Routine outcomes monitoring as part of children and young people’s Improving Access to Psychological Therapies (CYP IAPT) – improving care or unhelpful burden?
Miranda Wolpert, Andrew J.B. Fugard, Jessica Deighton & Anke Gorzig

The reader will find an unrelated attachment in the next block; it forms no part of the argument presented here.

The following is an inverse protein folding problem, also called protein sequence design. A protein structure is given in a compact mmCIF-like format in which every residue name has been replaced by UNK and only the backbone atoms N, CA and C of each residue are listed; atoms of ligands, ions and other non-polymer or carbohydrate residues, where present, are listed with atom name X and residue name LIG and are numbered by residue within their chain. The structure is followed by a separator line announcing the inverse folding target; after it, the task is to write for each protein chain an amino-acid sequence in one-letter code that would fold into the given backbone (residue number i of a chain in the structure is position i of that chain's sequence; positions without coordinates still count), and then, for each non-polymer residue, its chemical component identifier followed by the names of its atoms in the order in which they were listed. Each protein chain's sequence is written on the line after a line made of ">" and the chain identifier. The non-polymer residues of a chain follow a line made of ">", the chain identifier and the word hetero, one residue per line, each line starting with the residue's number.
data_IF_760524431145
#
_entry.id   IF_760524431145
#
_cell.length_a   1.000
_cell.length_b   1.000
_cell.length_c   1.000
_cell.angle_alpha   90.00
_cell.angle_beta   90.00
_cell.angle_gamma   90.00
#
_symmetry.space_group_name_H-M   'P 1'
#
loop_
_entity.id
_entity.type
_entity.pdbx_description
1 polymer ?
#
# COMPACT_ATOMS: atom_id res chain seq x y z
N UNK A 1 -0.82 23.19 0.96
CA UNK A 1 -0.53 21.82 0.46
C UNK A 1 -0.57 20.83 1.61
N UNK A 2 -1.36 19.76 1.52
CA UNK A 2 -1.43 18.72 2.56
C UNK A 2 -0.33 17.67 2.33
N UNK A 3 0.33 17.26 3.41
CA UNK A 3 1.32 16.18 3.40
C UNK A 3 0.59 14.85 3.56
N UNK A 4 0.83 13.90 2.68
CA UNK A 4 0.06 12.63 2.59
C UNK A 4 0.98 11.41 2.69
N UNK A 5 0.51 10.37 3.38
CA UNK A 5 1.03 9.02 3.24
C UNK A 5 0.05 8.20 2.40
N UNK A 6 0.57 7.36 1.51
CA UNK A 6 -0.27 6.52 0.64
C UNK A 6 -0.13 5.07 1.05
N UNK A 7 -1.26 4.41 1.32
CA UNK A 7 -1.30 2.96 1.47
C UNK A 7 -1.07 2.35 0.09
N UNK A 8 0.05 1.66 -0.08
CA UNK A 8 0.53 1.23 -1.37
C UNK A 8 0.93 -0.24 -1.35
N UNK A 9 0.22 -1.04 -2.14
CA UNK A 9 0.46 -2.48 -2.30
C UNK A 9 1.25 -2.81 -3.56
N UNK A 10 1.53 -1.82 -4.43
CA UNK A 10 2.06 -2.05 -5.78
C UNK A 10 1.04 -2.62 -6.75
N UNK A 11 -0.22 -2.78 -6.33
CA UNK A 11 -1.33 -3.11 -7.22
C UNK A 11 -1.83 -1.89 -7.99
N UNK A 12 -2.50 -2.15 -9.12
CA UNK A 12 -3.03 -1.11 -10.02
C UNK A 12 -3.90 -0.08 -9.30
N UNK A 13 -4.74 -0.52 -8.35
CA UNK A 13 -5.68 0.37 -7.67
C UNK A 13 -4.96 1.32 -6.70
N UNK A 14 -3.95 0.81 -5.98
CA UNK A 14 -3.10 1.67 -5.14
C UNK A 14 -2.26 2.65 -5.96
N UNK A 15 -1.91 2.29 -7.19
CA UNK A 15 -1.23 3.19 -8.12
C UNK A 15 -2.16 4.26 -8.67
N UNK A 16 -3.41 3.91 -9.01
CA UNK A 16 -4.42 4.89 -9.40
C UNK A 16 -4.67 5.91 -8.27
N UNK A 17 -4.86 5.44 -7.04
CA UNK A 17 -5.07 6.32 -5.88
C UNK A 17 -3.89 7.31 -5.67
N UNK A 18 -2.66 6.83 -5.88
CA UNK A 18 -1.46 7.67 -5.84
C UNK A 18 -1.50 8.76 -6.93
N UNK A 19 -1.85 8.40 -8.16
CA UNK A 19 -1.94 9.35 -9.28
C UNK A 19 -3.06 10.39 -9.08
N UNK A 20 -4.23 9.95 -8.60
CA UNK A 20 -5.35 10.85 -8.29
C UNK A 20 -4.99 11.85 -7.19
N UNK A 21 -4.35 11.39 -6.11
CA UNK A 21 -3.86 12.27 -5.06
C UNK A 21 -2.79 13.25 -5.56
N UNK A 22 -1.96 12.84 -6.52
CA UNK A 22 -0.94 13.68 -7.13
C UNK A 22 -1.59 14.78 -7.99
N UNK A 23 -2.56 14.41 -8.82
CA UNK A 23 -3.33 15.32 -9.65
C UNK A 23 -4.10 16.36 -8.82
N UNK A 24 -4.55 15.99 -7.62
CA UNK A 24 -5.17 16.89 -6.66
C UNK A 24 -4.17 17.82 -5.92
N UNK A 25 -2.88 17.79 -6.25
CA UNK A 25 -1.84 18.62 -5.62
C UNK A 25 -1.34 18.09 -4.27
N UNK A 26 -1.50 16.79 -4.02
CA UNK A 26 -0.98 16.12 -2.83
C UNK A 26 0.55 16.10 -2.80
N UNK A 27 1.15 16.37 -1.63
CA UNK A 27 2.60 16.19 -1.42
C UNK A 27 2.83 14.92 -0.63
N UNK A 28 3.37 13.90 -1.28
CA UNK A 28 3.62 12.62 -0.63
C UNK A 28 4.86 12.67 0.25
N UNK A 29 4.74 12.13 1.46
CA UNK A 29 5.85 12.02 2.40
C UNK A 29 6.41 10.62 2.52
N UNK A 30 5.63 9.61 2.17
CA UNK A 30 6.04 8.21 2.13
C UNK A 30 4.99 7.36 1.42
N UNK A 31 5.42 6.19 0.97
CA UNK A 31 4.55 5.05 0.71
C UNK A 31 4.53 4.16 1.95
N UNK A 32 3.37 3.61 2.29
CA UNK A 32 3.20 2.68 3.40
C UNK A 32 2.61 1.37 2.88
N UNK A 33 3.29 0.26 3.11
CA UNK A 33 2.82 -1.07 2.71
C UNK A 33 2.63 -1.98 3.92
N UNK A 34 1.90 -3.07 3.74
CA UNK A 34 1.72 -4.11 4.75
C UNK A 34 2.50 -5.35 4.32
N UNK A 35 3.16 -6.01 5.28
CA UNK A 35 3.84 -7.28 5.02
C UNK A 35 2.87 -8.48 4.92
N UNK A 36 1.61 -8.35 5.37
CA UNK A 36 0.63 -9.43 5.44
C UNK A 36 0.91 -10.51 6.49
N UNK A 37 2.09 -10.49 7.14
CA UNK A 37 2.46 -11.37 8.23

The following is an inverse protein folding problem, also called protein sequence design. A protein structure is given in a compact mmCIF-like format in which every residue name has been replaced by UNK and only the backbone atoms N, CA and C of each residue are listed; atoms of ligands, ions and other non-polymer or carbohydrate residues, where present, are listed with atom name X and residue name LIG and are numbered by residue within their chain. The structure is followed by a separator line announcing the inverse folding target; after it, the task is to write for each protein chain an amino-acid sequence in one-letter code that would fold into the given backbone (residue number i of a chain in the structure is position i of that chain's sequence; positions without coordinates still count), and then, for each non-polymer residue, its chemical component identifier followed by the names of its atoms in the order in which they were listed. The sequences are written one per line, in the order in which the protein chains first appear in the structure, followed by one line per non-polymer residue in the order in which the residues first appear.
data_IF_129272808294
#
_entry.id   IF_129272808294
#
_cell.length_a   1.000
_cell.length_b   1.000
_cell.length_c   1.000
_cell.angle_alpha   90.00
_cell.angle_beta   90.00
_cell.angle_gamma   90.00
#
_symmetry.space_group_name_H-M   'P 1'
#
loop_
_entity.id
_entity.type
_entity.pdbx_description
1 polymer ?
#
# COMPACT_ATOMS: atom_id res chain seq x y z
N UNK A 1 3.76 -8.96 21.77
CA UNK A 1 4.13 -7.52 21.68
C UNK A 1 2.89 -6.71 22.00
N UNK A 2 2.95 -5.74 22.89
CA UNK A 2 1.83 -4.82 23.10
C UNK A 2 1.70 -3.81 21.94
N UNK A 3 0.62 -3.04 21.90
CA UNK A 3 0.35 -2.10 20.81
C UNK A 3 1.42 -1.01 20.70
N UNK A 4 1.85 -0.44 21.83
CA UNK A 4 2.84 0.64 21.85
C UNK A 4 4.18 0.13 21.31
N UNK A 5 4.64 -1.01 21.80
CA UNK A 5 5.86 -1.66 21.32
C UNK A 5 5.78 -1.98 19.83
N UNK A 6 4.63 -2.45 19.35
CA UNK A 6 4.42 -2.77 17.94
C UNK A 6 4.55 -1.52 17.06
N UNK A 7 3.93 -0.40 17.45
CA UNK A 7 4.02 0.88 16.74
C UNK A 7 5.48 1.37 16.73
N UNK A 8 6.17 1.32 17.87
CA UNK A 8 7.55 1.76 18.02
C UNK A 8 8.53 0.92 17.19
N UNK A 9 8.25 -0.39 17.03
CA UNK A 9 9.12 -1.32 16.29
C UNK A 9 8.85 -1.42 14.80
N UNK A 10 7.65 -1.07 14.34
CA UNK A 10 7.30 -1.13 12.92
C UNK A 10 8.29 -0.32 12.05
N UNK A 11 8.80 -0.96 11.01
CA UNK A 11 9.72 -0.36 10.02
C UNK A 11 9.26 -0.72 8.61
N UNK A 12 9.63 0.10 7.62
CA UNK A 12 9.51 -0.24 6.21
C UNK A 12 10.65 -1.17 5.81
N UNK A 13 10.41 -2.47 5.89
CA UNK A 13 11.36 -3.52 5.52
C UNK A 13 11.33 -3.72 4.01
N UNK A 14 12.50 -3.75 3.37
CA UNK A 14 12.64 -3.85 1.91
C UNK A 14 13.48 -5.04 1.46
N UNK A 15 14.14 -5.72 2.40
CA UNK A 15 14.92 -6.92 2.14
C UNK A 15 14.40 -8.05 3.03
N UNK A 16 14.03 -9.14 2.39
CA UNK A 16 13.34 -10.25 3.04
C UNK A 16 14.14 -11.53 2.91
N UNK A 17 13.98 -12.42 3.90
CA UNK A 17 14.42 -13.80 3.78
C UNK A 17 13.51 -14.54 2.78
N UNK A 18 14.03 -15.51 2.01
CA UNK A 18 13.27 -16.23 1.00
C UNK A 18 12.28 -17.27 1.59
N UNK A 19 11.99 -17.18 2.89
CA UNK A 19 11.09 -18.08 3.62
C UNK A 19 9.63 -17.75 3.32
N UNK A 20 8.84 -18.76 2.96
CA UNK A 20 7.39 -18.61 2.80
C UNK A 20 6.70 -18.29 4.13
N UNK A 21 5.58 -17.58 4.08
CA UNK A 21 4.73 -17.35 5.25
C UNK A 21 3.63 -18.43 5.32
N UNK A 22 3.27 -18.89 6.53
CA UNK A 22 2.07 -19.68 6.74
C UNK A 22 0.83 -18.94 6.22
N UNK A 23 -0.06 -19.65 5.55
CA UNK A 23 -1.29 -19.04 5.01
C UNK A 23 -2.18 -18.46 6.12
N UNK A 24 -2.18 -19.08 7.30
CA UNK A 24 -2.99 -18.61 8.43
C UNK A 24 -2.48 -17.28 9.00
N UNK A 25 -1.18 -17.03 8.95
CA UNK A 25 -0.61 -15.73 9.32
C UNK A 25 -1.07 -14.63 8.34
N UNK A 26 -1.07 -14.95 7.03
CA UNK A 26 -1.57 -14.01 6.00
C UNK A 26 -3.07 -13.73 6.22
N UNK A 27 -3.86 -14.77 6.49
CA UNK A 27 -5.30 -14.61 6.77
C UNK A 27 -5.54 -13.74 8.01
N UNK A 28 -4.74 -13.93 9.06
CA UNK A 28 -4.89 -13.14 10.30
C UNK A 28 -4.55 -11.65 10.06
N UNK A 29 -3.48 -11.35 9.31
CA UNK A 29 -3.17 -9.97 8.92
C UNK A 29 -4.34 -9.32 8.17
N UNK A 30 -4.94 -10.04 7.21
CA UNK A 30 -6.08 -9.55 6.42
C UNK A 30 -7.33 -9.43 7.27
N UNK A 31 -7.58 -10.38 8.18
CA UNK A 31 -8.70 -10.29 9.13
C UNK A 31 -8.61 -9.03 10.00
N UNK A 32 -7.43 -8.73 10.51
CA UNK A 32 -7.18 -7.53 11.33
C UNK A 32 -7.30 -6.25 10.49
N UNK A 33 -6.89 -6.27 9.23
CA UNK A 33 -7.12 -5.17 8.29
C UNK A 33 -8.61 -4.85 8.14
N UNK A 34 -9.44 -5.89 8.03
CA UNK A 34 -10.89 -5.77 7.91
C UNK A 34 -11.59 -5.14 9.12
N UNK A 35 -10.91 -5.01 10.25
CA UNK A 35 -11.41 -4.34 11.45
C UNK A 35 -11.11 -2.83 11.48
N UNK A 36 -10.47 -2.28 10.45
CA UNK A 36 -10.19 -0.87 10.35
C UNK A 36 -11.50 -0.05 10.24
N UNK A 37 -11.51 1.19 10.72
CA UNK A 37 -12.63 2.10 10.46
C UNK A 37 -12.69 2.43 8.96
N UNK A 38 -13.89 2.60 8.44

This brief commentary article considers the implications of intensive outcome monitoring which is central to children and young people’s Improving Access to Psychological Therapies (CYP IAPT) in England and Wales. Services are being provided with a range of free software solutions to enable data collection, and guidance on interpretation of the measures, but there will still be some burden of data entry and collation for already overstretched services. It may be that the utility of the feedback will go some way to offset the sense of burden but this remains to be seen. Whether commissioners and others will rise to the challenge of supporting this aspect may prove crucial to the success or otherwise of such intensive ROM use. Many aspects of the CYP IAPT approach are new and whilst drawing on experience from earlier pilots of session by session monitoring in CAMHS both in the UK and abroad, and from Adult IAPT, there is likely to be much for us to learn. Time will tell whether the approach helps to improve the care children and young people receive but we are cautiously optimistic.
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